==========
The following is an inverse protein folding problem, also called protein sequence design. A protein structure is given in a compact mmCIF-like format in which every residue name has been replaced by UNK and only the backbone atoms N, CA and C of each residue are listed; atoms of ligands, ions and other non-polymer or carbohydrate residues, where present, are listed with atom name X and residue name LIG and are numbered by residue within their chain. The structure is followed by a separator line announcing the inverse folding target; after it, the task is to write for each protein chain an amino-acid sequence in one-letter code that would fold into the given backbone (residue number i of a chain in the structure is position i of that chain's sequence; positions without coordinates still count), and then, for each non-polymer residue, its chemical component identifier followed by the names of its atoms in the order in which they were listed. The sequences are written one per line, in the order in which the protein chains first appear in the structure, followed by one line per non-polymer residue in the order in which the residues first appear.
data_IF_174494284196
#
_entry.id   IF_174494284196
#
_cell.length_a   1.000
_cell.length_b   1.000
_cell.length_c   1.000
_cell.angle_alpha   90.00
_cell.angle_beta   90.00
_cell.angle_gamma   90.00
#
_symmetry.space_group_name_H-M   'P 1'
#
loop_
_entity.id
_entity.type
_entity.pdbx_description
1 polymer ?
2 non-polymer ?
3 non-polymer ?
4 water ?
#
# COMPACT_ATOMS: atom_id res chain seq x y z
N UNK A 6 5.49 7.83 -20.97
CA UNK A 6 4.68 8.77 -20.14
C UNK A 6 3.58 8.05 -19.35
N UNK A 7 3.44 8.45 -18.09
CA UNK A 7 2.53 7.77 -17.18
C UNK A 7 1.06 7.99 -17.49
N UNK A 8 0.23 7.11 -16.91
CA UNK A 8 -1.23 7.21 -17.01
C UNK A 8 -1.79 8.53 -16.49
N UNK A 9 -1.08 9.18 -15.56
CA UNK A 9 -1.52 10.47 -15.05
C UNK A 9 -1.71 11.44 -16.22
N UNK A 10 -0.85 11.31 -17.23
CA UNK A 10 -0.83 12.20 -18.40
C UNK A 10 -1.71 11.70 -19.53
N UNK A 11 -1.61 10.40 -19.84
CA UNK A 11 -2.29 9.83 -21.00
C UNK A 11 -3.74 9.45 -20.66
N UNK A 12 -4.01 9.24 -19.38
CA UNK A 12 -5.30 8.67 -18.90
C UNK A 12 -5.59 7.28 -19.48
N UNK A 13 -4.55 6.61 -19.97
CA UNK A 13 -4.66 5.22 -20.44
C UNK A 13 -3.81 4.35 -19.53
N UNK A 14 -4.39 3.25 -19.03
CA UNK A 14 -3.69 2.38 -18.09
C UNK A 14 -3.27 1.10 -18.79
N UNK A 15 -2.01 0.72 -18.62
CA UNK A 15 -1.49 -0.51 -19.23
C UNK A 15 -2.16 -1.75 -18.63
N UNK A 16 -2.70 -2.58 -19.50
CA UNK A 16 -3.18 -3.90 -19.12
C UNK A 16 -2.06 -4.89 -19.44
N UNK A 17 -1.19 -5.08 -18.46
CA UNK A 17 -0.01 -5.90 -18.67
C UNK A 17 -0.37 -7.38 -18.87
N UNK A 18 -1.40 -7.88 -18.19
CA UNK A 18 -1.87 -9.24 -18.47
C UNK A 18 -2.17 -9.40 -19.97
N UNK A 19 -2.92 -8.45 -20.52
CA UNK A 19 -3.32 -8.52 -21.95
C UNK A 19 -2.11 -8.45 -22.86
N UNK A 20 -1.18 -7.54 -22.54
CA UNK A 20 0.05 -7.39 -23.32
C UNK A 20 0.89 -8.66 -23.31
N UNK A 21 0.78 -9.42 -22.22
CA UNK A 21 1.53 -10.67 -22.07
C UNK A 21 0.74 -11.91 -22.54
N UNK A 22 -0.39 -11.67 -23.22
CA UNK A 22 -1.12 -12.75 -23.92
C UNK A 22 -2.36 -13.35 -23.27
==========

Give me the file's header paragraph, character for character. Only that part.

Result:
The following is an inverse protein folding problem, also called protein sequence design. A protein structure is given in a compact mmCIF-like format in which every residue name has been replaced by UNK and only the backbone atoms N, CA and C of each residue are listed; atoms of ligands, ions and other non-polymer or carbohydrate residues, where present, are listed with atom name X and residue name LIG and are numbered by residue within their chain. The structure is followed by a separator line announcing the inverse folding target; after it, the task is to write for each protein chain an amino-acid sequence in one-letter code that would fold into the given backbone (residue number i of a chain in the structure is position i of that chain's sequence; positions without coordinates still count), and then, for each non-polymer residue, its chemical component identifier followed by the names of its atoms in the order in which they were listed. The sequences are written one per line, in the order in which the protein chains first appear in the structure, followed by one line per non-polymer residue in the order in which the residues first appear.